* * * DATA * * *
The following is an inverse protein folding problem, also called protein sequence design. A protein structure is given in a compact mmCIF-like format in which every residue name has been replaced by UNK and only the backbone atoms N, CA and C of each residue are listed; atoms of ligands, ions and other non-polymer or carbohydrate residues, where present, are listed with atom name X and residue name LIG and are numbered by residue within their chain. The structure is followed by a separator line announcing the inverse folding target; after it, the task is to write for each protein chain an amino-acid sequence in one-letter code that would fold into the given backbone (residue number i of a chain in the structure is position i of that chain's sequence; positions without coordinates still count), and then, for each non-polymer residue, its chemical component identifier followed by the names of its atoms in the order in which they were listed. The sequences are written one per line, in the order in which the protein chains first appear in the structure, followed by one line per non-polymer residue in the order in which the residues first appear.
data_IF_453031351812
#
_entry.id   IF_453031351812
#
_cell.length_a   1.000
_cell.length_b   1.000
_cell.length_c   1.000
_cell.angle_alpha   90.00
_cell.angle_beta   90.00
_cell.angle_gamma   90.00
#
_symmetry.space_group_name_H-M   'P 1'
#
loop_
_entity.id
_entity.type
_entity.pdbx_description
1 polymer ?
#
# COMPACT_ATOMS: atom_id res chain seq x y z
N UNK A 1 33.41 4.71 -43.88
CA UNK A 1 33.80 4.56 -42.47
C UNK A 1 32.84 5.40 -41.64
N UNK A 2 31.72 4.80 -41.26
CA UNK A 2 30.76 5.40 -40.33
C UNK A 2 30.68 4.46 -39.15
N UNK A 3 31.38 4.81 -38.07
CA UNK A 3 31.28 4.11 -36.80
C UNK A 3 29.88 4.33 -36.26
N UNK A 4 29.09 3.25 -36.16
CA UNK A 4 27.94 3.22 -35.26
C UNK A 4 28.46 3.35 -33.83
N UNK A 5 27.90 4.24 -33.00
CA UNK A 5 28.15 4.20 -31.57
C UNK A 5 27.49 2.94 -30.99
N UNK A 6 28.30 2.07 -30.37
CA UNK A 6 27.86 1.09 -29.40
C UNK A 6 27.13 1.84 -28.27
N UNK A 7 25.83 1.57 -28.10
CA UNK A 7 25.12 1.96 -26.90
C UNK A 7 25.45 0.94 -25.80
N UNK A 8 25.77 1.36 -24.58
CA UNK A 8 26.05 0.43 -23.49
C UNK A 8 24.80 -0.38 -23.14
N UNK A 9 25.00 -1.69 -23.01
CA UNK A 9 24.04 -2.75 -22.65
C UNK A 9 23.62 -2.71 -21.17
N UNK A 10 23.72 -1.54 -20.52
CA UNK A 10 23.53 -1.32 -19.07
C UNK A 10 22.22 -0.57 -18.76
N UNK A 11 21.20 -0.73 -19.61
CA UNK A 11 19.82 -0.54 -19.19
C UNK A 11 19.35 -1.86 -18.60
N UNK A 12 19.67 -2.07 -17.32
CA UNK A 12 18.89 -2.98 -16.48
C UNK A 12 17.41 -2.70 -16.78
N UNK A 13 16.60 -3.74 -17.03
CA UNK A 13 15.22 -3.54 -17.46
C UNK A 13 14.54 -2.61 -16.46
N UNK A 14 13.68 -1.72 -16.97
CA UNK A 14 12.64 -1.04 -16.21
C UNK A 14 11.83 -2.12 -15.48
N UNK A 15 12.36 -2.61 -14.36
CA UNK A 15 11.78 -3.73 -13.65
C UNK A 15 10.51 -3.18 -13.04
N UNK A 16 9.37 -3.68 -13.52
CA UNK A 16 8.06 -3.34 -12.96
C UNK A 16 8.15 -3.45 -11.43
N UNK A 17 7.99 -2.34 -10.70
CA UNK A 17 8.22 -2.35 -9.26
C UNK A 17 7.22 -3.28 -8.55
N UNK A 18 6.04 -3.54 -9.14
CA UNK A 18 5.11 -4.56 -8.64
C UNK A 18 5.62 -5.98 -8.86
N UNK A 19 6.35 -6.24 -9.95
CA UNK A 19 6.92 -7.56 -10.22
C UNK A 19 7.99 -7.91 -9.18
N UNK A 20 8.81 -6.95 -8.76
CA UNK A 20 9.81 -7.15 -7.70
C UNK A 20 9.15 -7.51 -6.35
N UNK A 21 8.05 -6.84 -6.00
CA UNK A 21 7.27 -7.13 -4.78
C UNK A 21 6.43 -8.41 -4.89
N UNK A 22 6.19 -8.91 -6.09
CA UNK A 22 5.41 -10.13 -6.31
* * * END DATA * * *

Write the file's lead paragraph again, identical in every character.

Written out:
The following is an inverse protein folding problem, also called protein sequence design. A protein structure is given in a compact mmCIF-like format in which every residue name has been replaced by UNK and only the backbone atoms N, CA and C of each residue are listed; atoms of ligands, ions and other non-polymer or carbohydrate residues, where present, are listed with atom name X and residue name LIG and are numbered by residue within their chain. The structure is followed by a separator line announcing the inverse folding target; after it, the task is to write for each protein chain an amino-acid sequence in one-letter code that would fold into the given backbone (residue number i of a chain in the structure is position i of that chain's sequence; positions without coordinates still count), and then, for each non-polymer residue, its chemical component identifier followed by the names of its atoms in the order in which they were listed. The sequences are written one per line, in the order in which the protein chains first appear in the structure, followed by one line per non-polymer residue in the order in which the residues first appear.